You had quite liked her first pronouncement: “The first thing we need to do is to barricade the office.”  It had shown character; it had shown energy; it had shown drive.  It had revealed a sound fundamental grasp of the perilous nature of your joint situation.  Moreover, it had echoed your own beliefs: and it is always pleasing to discover a supporter, albeit one who has slightly jumped the gun and, as a consequence, unwittingly stolen a march.  You had even been coming around to the idea of considering the Girl from HR as a possible candidate.  Not yet a frontrunner, but a strong contender.  Good for the Girl from HR.  This latest announcement, though: now you are not so sure.

No one likes to be bossed around.  Certainly not by a jumped-up little whipper-snapper.  And one from a different department at that.  In your book, there is leadership, and then there is overstepping the mark.  And the Girl from HR had overstepped the mark.  Big time.

You look to Blake for a reinforcement of your assertion and are surprised to see that he is helping Roddy, each carrying one end of a wooden 6’x4′ table, obviously with the intention of placing it in front of the office door.  Similarly, Phil is walking his swivel chair with the evident same purpose, and even Mark appears to be weighing up the rival merits of his wastepaper basket and his co-ordinated red stacking trays in terms of best defence.  Suddenly, you feel conspicuous by your inaction.  While you have been standing still, events have advanced around you.  A leader has been chosen.  The Girl from HR’s orders are being obeyed unquestioningly.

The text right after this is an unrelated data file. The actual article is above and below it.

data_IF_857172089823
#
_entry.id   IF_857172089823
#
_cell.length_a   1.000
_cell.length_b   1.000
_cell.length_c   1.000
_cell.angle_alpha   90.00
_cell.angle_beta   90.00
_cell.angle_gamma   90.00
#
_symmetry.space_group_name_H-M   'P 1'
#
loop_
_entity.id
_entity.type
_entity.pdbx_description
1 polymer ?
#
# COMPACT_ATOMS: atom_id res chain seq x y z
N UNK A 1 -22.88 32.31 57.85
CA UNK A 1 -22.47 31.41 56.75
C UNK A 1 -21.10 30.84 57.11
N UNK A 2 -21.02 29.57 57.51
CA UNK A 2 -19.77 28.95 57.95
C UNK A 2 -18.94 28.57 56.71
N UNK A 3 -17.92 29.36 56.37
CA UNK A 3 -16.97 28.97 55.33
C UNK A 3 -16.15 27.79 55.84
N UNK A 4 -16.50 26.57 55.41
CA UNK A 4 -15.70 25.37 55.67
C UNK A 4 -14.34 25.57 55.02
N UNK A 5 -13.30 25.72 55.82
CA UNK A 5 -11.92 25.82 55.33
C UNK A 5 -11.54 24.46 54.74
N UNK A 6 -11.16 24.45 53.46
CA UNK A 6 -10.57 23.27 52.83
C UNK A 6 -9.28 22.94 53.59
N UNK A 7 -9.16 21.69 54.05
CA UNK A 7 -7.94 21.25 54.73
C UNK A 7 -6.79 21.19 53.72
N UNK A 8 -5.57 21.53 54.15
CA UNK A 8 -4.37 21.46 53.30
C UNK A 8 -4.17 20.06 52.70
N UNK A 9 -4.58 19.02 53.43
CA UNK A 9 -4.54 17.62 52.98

Malcolm Barnett: there seems to be nothing else to do other than to fall in with the natural order of things.  You cross to your desk, switch your reading glasses for your distance ones––now you mean business––pocket a pair of stainless steel scissors––you never know when they may come in handy; you are still watchful of Mark––and then join the busy throng.

The Girl from HR: you wonder what her name is?  You look from where she stands in the middle of the room continuing to bark out increasingly authoritative orders, to the teetering pile of furniture that is towering ever higher in front of the office door.  It seems likely that you are going to have plenty of time to find out.

• • •

The first banker arrives some time shortly after midnight.  It promises to be a long first night.

Paperback

Also by Rowan Edmonds:

Young British Slacker
The Probation
One Lost Glove, Found